- CP photo by Vanessa Song
- Inside Ferment Pittsburgh’s Culture Library
Food is one of the primary channels for passing on and enlivening cultural heritage. Taste can be the key that unlocks powerful family memories or fosters connections between family members and friends when they are apart. Ferment Pittsburgh and Chatham University’s Center for Agriculture, Food and Transformation (CRAFT) are both interested in fostering these connections using a library system for fermentation cultures.
Ferment Pittsburgh is a project designed to influence the growth of fermentation cultures in the area. For the past few years, the organization has been running an informal library for cultures (living organisms that propagate foods like yogurt, kombucha and sourdough bread). Now Ferment Pittsburgh wants to invite the wider public to be more involved in the project.
“It’s a natural evolution because people ask me for cultures or where they can get them. I wanted to make that a little more formal,” says Justin Lubecki, a farmer, educator and one of the core members of Ferment Pittsburgh. (City Paper covered one of his projects in our food podcast, Sound Bite.)
“Right now we [Lubecki and his brother Nick] have this very involved and specific farming project that’s involved with saving and perpetuating [local] seed strains. We see their adaptation. Seeds we’ve gotten from this region are totally outperforming seeds from other areas,” he says.
Lubecki wants to do the same with local cultures. He says that regional identity is a very important part of the project.
When he was first getting interested in fermentation, Lubecki’s friend, David Asher, author of The Art of Natural Cheesemaking, was making kefir and inspired Lubecki to think of cultures as heritage.
- CP photo by John Colombo
- Trevor Ring, president of Chatham's Fermentation Club with Sally Frey, assistant professor in sustainable gastronomy in food studies
“I remember him introducing me to the history of it and saying, ‘This is one thing that we don’t have any idea of the origins of, how it was created and where it came from. We know more about the beginning of the universe than the beginning of kefir,’” says Lubecki. As a result, kefir has to be kept and passed on; to Lubecki and many others through history, the culture has taken on a sort of sacredness. “It’s an important cultural relic,” he says.
Ferment Pittsburgh asks that people who want cultures to exchange something that is representative of themselves whether that’s a piece of art, a service or, most commonly, a favorite homemade dish.
“It never made sense to me to sell them. The way we’ve done this all along is through exchange and bartering. The point is never to deny anyone this thing because it’s not ours to own. We care for it,” says Lubecki.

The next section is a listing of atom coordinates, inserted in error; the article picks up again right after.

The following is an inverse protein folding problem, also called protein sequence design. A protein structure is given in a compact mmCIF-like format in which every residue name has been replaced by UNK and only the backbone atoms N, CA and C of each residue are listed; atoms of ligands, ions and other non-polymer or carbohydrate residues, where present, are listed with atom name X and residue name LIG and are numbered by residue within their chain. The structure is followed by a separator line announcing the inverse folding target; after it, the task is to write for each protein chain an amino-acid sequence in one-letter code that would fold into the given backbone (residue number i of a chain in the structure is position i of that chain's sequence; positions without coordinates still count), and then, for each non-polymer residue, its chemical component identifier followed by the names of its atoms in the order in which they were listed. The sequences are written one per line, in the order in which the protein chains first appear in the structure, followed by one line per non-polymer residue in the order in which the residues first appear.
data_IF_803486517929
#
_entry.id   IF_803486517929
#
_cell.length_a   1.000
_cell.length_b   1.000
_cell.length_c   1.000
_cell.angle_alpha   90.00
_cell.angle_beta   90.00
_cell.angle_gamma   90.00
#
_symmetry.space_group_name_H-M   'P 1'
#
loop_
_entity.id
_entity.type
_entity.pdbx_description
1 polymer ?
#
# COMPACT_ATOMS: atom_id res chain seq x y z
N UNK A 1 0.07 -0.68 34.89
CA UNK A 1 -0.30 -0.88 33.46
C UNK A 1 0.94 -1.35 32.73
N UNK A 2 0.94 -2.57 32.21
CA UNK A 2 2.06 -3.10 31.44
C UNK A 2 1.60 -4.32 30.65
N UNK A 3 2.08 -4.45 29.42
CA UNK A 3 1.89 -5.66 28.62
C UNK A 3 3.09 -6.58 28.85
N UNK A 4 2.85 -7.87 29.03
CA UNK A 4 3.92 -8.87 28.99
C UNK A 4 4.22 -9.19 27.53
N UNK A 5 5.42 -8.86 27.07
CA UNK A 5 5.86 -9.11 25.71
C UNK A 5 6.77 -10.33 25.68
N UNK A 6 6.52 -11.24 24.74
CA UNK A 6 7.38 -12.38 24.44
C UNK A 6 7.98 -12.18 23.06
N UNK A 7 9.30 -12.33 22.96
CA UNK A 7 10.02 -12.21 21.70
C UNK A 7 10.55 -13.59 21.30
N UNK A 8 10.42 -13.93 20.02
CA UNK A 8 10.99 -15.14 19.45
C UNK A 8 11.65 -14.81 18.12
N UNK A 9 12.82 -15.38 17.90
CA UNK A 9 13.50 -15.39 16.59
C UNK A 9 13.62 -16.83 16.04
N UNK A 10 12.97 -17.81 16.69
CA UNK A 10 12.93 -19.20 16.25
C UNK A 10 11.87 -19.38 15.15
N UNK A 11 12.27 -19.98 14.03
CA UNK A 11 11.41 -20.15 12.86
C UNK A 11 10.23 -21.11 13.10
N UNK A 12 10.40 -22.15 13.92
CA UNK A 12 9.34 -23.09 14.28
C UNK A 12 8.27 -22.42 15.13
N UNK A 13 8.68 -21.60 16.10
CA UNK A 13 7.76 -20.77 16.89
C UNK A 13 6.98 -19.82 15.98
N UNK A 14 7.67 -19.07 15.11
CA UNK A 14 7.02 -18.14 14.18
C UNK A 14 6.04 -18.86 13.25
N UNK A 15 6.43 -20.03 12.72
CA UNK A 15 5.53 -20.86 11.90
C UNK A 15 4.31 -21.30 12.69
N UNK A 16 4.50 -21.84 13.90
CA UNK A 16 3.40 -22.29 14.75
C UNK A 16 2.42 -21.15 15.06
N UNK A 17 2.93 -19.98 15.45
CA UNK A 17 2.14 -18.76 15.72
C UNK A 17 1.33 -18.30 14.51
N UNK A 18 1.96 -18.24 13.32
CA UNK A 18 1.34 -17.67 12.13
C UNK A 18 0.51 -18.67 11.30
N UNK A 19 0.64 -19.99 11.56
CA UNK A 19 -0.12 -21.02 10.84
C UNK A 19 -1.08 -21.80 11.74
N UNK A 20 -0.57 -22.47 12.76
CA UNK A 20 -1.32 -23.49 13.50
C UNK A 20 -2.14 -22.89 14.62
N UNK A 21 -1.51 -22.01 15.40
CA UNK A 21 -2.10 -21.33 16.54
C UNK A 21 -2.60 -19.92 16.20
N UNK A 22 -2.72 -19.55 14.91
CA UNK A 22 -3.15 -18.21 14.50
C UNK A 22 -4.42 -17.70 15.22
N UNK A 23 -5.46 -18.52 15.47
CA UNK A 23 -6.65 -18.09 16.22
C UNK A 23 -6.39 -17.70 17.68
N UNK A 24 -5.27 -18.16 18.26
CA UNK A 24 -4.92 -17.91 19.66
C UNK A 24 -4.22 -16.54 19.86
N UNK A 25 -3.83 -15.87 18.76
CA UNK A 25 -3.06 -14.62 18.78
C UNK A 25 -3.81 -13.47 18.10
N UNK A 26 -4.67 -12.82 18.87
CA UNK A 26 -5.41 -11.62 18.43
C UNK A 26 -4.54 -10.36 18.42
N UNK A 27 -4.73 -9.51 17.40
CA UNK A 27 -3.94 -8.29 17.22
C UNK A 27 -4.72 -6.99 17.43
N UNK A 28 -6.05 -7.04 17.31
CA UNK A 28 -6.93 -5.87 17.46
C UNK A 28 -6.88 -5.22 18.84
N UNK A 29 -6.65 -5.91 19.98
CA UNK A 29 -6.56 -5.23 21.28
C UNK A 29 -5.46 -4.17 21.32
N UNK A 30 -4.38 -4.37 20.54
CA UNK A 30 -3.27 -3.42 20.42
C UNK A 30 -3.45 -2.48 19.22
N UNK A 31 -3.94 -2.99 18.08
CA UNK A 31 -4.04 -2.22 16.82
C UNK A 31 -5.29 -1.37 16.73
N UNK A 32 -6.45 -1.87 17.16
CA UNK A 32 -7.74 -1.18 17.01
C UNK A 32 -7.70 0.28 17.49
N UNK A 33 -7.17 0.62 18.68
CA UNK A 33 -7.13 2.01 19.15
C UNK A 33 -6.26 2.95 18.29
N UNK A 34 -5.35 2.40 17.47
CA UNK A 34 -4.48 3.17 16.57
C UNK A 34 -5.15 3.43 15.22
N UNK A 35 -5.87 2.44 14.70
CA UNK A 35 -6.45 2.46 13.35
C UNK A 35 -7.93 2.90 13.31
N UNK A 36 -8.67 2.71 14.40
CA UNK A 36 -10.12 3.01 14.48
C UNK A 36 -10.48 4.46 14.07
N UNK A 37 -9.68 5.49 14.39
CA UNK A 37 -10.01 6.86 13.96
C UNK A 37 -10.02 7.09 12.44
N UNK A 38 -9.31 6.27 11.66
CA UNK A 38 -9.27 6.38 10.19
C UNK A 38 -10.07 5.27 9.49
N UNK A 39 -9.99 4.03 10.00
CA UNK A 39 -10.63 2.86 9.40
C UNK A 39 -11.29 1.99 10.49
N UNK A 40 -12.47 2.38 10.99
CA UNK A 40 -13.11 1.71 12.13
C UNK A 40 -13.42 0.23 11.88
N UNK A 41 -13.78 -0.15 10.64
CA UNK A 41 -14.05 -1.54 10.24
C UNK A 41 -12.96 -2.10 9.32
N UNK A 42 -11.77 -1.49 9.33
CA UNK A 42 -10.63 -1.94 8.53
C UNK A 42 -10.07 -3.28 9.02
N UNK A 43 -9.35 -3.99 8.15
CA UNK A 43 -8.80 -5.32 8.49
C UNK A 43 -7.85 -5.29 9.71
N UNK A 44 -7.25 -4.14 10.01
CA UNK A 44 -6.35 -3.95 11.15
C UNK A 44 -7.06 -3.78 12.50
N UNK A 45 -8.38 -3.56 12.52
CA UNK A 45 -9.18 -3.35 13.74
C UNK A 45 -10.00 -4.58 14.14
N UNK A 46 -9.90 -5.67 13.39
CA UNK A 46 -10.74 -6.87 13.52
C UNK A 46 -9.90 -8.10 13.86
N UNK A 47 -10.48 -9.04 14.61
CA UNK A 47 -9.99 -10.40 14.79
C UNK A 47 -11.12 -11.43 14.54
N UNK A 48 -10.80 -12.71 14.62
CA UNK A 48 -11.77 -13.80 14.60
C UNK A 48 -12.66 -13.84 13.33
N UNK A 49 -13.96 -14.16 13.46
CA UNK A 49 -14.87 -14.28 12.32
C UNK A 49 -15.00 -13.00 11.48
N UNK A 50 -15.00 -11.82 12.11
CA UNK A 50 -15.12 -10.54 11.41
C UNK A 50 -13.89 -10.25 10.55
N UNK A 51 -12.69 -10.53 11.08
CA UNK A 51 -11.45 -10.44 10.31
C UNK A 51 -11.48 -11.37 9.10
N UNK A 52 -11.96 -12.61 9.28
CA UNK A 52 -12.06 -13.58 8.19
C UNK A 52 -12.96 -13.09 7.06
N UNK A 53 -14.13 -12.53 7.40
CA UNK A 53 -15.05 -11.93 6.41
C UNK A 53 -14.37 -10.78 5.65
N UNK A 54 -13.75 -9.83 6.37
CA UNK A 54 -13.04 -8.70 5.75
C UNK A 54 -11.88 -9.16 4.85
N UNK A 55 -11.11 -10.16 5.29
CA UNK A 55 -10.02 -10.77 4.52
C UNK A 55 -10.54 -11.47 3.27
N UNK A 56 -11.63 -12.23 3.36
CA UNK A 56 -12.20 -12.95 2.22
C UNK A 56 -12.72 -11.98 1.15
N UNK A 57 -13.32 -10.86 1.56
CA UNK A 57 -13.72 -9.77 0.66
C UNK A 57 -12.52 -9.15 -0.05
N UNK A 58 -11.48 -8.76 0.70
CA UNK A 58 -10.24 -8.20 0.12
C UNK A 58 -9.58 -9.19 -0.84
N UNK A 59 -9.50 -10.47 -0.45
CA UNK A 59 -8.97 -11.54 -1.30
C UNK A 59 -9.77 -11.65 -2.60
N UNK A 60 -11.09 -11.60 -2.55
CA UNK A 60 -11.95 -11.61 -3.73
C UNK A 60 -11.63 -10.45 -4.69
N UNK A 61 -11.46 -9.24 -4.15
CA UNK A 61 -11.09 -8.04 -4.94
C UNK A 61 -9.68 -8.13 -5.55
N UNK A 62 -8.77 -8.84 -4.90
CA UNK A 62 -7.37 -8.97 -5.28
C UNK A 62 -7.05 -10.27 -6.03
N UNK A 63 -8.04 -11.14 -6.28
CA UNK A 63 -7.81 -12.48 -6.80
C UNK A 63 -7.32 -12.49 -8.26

Lubecki wants to harness the excitement and energy people feel about outside culinary experiences and going out to eat and transfer it back to the community level. “I want to take that inspiration and excitement and bring it home. It’s better for sourcing and investing into local agriculture,” says Lubecki.
He wants to help families start new traditions and hold onto old ones through food. “Why not go home, reawaken some of those traditions and feed your family? Invite your neighbors over,” Lubecki says.
CRAFT is in the nascent stages of launching its own culture library at Chatham.
“The idea is an interdisciplinary project that uses oral history and microbiology to collect cultures and document the genetic and personal histories of them,” says CRAFT project manager Cassandra Malis.
When collecting cultures from community members, CRAFT will collect any historical information including recipes and pictures and add them to its collection of oral histories.
“One of the things that projects like this do is maintain diversity. But to actually provide evidence that that’s what they’re doing, that’s what I can do,” says Sherie Edenborn, an associate professor of biology at Chatham.
By testing the incoming cultures, Edenborn plans to chart “family trees” that show the relationships between different strains of fungi. Pairing biology with oral histories can help give a fuller history of cultures and serve to legitimize their roots.
CRAFT’s existing oral history projects seek to preserve the knowledge and the history that accompanies the food of this region and the culture library fits into this niche. CRAFT is also interested in preserving the diversity of cultures in foods, which is part of the reason testing is an important tenet of its future culture library.
Says Edenborn, “Biological diversity is hugely important because it builds stability in systems whether it’s an epicurean thing or a need to maintain stable food sources.”
Info: To find out what cultures are currently available, visit fermentpittsburgh.com